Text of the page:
Jordaan was speaking alongside Standard Bank chief economist Goolam Ballim and the Minister of Home Affairs Nkosazana Dlamini Zuma, at the second instalment of the Next Economy National Dialogue held last night in Parliament.
In the first dialogue session, held in March, Minister of Economic Development Ebrahim Patel, member of the National Planning Commission Bobby Godsell and Cosatu secretary general Zwelinzima Vavi exchanged views on how to tackle growth and unemployment.
Last night, Jordaan, Ballim and Dlamini Zuma took up the discussion by commenting on what the country could learn from the World Cup to boost the economy.
Jordaan said the non-negotiable time frames which had been set down by the World Cup, had forced South Africans to become more effective in delivering work on time.
“So the mould that people operate in was broken, it was finished,” said Jordaan, who added that the timely completion of the stadia had enhanced the country’s reputation to deliver on time.
He said while initially there were doubts by some about Africa’s ability to deliver a world class event, the country had proved them wrong.
“We said it’s going to be African and world class and there’s no contradiction between African and being world class,” said Jordaan.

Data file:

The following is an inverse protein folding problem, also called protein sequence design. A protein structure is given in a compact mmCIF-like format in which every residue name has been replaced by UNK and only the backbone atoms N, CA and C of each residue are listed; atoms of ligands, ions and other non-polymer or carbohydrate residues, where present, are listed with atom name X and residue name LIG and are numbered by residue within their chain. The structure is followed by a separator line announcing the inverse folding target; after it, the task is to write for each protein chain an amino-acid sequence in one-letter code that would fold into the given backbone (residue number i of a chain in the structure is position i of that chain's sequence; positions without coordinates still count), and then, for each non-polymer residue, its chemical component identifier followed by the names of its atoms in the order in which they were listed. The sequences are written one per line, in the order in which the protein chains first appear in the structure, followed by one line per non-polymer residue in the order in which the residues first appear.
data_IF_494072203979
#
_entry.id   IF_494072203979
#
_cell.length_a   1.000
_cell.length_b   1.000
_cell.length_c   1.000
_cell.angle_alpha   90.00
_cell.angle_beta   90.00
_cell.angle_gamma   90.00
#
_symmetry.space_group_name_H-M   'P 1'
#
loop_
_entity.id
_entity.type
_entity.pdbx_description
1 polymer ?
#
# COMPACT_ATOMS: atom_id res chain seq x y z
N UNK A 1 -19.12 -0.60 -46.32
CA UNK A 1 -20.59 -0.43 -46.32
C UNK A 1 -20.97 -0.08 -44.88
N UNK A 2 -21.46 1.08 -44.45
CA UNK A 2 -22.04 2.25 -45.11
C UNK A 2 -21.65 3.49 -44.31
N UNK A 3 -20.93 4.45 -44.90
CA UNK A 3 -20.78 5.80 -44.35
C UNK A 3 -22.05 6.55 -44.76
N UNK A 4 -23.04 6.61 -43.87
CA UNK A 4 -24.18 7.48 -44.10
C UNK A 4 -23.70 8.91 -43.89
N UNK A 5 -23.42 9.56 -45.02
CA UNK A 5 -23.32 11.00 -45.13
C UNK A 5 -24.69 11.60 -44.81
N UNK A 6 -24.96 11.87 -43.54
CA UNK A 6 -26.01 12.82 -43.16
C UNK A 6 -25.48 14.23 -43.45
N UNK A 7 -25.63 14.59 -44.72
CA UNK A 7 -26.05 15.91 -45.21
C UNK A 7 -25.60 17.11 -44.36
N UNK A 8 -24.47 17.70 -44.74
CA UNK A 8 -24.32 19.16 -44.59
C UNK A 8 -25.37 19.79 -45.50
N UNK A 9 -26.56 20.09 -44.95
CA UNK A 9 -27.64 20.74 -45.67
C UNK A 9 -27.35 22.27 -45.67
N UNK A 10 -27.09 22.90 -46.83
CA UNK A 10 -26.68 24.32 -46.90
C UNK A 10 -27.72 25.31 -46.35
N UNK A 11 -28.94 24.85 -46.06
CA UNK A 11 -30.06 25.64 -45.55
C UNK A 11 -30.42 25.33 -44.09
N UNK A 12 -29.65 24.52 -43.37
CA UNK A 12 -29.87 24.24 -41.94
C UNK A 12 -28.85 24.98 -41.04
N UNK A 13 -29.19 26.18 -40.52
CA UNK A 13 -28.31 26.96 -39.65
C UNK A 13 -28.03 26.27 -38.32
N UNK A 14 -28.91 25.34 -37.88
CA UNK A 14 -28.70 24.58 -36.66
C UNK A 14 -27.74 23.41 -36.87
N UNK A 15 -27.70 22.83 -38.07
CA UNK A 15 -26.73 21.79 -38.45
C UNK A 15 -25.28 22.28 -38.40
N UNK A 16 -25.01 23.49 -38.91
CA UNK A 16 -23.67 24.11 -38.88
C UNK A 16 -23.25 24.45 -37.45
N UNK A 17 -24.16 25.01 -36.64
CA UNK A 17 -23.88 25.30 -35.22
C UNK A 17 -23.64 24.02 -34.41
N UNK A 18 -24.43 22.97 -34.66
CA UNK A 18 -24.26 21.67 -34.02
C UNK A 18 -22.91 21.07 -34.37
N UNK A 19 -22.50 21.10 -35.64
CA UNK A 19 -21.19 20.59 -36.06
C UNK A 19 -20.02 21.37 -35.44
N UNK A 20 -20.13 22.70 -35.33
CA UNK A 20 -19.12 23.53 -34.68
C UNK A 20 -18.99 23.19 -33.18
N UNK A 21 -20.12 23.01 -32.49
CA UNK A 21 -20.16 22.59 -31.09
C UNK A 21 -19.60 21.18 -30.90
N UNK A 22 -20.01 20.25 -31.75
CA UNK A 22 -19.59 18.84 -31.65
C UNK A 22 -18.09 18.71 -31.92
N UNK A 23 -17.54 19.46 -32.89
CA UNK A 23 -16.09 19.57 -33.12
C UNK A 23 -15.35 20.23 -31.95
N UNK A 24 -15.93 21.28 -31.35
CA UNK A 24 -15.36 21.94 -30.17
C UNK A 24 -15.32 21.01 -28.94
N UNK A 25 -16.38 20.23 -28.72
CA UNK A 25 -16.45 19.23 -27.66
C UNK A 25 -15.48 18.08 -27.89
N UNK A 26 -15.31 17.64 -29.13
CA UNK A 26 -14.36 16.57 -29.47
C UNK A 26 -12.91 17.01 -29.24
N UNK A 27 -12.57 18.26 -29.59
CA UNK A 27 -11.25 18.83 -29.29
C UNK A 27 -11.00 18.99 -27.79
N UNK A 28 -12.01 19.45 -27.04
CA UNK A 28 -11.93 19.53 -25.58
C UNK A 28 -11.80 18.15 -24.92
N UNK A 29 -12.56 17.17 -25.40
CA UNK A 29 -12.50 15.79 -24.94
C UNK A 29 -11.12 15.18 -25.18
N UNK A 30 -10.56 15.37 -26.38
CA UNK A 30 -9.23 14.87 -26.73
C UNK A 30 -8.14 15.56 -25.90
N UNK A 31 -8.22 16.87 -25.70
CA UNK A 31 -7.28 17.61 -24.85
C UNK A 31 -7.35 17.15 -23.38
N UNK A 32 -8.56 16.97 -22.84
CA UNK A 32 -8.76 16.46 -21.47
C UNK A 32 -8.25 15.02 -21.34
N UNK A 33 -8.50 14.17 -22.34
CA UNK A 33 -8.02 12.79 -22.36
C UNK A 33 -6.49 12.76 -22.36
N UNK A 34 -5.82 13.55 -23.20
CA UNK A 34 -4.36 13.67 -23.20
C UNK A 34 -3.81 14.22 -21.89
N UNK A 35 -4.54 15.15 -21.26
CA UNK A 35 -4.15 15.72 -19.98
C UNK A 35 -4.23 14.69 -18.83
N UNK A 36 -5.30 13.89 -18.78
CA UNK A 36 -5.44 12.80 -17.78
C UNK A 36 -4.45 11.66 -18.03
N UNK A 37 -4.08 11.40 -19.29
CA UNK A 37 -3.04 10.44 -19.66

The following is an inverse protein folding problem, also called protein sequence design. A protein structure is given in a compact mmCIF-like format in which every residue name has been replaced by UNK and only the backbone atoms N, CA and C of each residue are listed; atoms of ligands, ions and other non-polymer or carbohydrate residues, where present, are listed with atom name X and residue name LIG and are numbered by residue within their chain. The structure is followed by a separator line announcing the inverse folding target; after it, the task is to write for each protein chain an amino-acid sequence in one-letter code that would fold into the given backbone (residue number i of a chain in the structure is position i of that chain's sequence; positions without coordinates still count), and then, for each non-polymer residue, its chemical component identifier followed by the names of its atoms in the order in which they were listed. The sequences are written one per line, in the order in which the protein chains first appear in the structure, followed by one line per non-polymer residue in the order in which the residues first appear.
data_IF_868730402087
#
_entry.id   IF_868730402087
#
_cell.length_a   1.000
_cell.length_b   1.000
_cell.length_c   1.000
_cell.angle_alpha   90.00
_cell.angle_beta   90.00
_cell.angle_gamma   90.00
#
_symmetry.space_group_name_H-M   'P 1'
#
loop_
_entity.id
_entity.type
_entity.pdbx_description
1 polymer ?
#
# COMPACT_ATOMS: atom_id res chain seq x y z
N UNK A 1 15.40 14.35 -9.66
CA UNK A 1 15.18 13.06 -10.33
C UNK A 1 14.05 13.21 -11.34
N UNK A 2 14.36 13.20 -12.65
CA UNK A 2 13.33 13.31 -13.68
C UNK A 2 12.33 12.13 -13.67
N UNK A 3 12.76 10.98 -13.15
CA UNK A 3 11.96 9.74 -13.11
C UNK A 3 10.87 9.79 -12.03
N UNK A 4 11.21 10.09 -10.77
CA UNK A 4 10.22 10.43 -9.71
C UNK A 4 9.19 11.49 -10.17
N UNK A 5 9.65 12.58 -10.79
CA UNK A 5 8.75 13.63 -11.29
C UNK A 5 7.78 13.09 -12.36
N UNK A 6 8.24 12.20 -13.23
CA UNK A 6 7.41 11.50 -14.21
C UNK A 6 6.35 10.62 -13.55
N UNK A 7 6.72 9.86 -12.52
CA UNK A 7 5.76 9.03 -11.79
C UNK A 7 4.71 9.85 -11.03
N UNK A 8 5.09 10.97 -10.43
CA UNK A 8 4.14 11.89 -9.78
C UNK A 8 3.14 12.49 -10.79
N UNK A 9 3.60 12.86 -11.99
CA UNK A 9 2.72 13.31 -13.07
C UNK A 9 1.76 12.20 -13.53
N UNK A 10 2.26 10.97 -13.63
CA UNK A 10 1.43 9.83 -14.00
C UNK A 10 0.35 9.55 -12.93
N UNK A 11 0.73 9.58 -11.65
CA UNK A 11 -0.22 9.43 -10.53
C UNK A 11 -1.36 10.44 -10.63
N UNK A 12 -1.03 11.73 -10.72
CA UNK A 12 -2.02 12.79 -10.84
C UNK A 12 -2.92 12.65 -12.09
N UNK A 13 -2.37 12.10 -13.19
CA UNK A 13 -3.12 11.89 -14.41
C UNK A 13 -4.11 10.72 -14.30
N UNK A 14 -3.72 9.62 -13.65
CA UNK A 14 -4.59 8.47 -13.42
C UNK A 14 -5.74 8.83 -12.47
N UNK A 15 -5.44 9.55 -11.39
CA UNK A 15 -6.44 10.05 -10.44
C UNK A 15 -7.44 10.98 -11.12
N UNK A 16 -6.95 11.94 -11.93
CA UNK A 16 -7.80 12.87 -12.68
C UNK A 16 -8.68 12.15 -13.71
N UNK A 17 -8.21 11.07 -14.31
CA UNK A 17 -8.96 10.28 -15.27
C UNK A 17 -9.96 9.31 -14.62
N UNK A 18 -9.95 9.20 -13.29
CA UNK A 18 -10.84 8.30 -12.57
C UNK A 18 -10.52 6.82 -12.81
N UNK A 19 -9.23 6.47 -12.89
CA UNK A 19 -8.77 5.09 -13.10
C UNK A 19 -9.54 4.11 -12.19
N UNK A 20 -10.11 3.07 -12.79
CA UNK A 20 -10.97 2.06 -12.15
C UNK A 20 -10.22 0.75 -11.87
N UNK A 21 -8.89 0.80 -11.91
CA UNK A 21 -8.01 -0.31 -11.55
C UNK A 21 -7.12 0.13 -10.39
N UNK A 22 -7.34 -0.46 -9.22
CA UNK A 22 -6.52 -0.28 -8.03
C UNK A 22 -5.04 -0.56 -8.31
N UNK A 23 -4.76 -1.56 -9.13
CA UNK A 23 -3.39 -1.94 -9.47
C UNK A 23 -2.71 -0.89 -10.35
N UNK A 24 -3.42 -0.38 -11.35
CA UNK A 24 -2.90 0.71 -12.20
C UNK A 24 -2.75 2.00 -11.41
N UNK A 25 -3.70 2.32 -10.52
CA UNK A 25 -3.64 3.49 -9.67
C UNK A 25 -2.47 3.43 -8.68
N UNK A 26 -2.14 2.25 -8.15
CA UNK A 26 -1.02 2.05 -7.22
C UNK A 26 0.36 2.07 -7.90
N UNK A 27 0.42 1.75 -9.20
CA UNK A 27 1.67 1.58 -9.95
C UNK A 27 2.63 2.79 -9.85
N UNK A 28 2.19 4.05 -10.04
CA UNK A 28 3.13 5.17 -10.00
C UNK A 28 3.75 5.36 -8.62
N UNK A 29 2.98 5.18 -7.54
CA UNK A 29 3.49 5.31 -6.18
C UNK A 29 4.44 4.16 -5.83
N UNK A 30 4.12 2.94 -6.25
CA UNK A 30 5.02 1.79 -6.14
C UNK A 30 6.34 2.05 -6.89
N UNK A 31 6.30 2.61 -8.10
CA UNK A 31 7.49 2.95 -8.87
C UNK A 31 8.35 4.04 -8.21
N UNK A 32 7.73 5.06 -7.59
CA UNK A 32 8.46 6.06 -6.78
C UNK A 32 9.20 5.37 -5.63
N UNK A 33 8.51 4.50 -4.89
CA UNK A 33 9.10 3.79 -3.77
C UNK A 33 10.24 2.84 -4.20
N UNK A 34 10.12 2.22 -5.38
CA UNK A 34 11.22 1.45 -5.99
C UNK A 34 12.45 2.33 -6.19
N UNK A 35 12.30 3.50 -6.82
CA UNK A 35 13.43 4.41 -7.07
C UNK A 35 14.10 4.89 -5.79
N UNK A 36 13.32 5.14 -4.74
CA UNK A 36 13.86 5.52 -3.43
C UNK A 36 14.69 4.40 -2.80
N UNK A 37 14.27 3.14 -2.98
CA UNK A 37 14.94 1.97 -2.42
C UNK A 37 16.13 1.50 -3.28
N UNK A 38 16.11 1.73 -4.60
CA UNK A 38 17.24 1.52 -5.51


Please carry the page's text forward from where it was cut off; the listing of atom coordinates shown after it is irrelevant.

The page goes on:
He added that the World Cup had also provided the country with new infrastructure, had united South Africans, had increased the number of tourist arrivals and rebranded the country as a place for investment and business.
Ballim said the key lesson South Africans could draw from the World Cup was that of the importance of leadership and goal-setting.
Dlamini Zuma pointed out that the World Cup had shown the country’s citizens how important partnerships are in getting things done.
“You could see South Africa was working almost as one unit, with its different units,” she said.
The event also showed the importance of planning and pointed to the work done by Jordaan’s Local Organising Committee and the government’s World Cup committee, said Jordaan.
The fact that South Africans were behind the World Cup, including the civil service, had also help keep the event on track.
There was also “very tight” monitoring of the progress on route to the opening ceremony of the World Cup.
“Because the World Cup had a finite date, if you saw whoever wasn’t delivering, even if it was an outside contractor, some of the contracts had to be cancelled, because you can’t get anywhere like that,” said Dlamini Zuma.
She pointed to the new infrastructure such as roads, rail and airports, that would which help facilitate increased economic growth in the future.
“I think the World Cup has taught us one thing – that it is possible to achieve these things if we are united and put enough effort in and monitor it,” said Dlamini Zuma. – BuaNews